It should be noted that throughout Eddie’s projects there are short, humorous snippets. Some spoken word and some songs. Two of the finest appear on Outdoor Elvis. the first is “Arthur Fhardy’s Yodeling Party,” which is just what it’s called. The other is “Coco the Talking Guitar” which is also just what it is called.

“Attack of the Pulpit Masters” comes across as the most Daniel Amos like of any Eddies song and would have fit quite nicely on “Doppelganger.” This attack on money driven evangelist and ministries may go down as possessing the fastest singing in Taylor’s career.

“Mystery Babylon” continues Taylor’s fascination with images from the book of Revelation that was obviously most realized on side two Daniel Amos’ classic, “Shotgun Angel.” “Hell Oh” is Taylor admitting that his work can sometime (often?) be an irritant to the listener. Like any prophetic songwriter (Keith Green, Steve Camp, Mark Heard, Larry Norman) taking the listener and the Christian world to task is part of the job description.This was not unlike the words of Jesus in Matthew 23.

there once was a cynic
talkin’ ’bout a white bleached sepulcher
i’m the bee at your picnic
who stung you ’till you had to run home

With somewhere around 20 tracks on the project it would be nearly impossible to address every song in this review, but I do need to point out a few more highlights for consideration. The first is the classic “Hide the Beer, The Pastor’s Here.” This song poignantly and powerful points out the pure hypocrisy associated with “moral clauses” in Christian College entrance forms, most notably the prohibition of drinking alcohol, even for those of legal age. This set up leads to hysterical imagery.

the straw runs down his arm and leg
under the carpet out to the keg
a secret party tonight at Point Loma

and the hate in your heart you’re hiding well
but the booze on your breath is easy to smell
there’s a six-pack to hide
on the Oral U side
let’s drive to oklahoma

hide the beer, the pastor’s here
hide the beer, think of your career

As hinted at in the verse above the real issue is that one can outlaw “questionable behavior” but it is those sins that we conceal that are the most damning. It is not drinking, smoking and watching “R Rated” movies that are so eternally damning as lust, hatred and envy as they can be concealed and hidden. There is no room on the “entrance form” for these sins. Taylor makes it obvious in the second verse.

she had a beer as an evening snack
when the ‘scripture man’ planned a sneak attack
suspension’s the buzz out at Wheaton
as she packed her bags and gathered her books
‘scripture man’ gave her that lustful look
yes lust is his brew but no one sees through
his minty fresh breath ain’t reekin’

So, the same man whose moral character is flawed and depraved sits in judgment of those whose “sins: are more visible, but no more damning. But quite frankly it was the “guts” to name names that caused the greatest controversy as Taylor and crew close the song by naming the nation’s most prominent Christian Colleges.

hide the beer (biola!)
hide the beer (bethel!)
wear a beard (west mont!)
hide the beer (calvin college!)
hide the beer (azusa pacific!)
hide the beer (liberty baptist!)
hide the beer (san jose bible college!)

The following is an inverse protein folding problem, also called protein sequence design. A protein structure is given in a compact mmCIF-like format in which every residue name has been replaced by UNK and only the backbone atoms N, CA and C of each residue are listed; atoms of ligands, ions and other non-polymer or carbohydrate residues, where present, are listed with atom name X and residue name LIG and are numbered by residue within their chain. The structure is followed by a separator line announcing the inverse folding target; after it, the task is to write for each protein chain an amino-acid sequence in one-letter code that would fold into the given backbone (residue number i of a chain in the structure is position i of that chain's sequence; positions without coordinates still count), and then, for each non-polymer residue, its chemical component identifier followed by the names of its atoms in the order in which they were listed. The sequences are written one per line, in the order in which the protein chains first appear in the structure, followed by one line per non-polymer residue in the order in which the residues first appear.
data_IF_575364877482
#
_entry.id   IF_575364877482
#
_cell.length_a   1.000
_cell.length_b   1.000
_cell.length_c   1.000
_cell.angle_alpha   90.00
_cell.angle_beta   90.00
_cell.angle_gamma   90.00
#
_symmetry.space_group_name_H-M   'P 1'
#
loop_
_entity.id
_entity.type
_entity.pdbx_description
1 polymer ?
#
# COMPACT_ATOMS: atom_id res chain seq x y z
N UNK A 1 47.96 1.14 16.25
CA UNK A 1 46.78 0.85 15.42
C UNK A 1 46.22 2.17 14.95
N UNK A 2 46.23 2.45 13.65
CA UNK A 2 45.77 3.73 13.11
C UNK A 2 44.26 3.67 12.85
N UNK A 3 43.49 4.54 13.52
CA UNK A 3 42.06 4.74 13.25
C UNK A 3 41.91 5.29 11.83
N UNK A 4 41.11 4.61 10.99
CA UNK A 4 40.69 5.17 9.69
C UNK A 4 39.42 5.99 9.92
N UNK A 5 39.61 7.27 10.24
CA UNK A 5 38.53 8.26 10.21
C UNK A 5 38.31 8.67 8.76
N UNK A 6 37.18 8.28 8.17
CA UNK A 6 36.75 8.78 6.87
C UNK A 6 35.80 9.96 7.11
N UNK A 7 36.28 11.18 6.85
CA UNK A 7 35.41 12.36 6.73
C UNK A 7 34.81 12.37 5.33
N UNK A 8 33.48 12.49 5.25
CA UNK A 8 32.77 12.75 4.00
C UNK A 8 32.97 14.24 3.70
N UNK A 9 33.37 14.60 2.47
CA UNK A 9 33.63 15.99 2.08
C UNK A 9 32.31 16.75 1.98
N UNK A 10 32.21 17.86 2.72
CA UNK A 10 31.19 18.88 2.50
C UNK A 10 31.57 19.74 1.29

hide the beer (bob jones!)
hide the beer (taylor u!)
hide the beer (california baptist!)
hide the beer (gordon college!)
hide the beer (calvin klein!)
hide the beer!

george fox, moody bible institute,
seattle pacific, baylor, smu, pacific christian,
jimmy swaggart u, john brown,
anderson, eastern mennonite, fort wayne bible,
grand rapids baptist, greenville, grove city, nyack,
travecca nazarine, multnoma school of the bible,
inland empire school of the bible, philadelphia college of the bible,
whitworth spring arbor,
and south & north western. . .
northwestern!

Now it should be noted that many students of those Universities saw it as a badge of honor to be listed in the song and they “got the joke!” Administrators? Not so much.

“Hold Back the Wind, Donna” is one of the most beautiful songs on this or any Eddies album. Both musically and lyrically the song is uplifting and encouraging. The little spark of truth one possesses may not seem like much but it can “hold back the devil wind.” It is a wonderful and encouraging song of faith and love and completely devoid of the normal sarcastic or irreverent tone associated with much the Eddies tunes.

The touching tribute to “Billy Graham” and the simplicity of the Gospel the famed evangelist was known for is far too short of a song. This song also contains an appearance of Prickly Disco (Gene Eugene) on vocals.

The album closes with “Elimination (The band That Won’t Go Away)” a wonderful response to critics of the Swirling Eddies, and quite possibly Daniel Amos or any other similar band. But in the normal Taylor twist, the song is sarcastically sung from the point of view of the critic. “Give up and repent” the critic proclaims. Taylor than goes on to list the many reasons I assume he has heard over the years for him and his mates to find a new occupation.

don’t cry, you big babies
don’t feel sorry for yourselves
you’re no more misunderstood
than anybody else
but you keep on makin’ waves
it’s your lousy attitude
why would you be thinkin’ you’re doin’
anybody any good?

so bow out
get lost
i’d like to pull the fader down
on “the band that won’t go away”

go away!
beat it!

give up
repent
good riddance
and all God’s blessings on
“the band that won’t go away”

This recalls an experience I had with Terry at a Roller Rink in Orange County during a show for the Daniel Amos “Vox Humana” tour. Seriously…a roller rink! Before playing the song “Mall All Over the World” from Doppelganger Terry made a joke about how “Resurrection Band” ripped them off with their song “Elevator Muzik” as it related to the lyric “elevator up, escalate down…” He also noted that once Daniel Amos switch to using the name “DA” that Resurrection Band started shrinking their name to “Rez Band.”